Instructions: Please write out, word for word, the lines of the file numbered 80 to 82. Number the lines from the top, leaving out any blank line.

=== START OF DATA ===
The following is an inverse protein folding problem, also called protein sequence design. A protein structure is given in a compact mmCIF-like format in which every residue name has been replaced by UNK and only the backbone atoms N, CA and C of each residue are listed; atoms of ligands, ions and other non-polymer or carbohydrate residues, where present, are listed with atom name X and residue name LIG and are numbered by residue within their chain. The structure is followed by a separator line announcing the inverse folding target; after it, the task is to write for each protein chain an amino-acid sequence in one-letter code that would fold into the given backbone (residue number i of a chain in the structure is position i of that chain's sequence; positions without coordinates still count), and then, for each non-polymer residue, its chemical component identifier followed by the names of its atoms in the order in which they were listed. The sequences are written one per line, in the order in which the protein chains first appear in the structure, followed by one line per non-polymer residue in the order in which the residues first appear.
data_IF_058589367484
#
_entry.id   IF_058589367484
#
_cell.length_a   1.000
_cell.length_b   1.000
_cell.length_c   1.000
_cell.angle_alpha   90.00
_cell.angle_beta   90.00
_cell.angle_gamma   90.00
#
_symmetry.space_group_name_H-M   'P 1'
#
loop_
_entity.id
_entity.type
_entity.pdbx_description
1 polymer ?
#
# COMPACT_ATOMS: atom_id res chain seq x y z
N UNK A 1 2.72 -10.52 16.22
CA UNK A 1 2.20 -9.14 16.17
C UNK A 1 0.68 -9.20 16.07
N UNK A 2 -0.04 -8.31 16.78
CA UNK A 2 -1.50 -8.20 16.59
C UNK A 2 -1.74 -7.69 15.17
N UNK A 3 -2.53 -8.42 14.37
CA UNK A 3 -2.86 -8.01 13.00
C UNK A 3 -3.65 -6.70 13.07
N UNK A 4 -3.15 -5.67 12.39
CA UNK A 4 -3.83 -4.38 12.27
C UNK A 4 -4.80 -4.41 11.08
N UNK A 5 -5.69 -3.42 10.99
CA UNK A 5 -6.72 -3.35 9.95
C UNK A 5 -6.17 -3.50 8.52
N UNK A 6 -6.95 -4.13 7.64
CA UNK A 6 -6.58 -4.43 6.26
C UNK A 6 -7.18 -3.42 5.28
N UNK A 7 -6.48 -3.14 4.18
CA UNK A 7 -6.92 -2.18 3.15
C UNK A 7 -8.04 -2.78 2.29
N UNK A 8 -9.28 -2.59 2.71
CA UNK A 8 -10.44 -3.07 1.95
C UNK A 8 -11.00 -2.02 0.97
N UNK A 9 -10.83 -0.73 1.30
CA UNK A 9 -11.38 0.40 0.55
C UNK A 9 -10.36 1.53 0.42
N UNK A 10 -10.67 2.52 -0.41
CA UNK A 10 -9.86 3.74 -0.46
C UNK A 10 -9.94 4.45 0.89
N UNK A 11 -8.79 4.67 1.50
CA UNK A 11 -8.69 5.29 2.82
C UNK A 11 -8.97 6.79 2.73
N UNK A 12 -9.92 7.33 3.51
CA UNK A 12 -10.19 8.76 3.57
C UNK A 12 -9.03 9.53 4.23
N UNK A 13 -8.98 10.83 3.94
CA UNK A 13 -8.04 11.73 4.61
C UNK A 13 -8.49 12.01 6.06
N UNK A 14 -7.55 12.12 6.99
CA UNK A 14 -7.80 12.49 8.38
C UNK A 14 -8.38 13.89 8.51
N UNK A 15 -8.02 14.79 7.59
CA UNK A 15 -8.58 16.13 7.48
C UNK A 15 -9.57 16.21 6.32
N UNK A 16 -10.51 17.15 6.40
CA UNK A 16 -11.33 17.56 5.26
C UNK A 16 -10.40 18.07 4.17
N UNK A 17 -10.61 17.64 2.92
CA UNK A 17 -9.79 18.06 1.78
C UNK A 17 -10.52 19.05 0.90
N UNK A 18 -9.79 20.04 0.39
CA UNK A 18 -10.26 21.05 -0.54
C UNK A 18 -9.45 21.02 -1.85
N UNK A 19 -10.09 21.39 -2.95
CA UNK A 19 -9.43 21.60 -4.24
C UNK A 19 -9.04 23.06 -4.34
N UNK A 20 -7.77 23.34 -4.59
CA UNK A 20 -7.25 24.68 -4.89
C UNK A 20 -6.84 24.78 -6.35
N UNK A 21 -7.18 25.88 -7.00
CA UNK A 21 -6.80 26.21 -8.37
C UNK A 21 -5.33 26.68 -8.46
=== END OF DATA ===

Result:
CA UNK A 20 -7.25 24.68 -4.89
C UNK A 20 -6.84 24.78 -6.35
N UNK A 21 -7.18 25.88 -7.00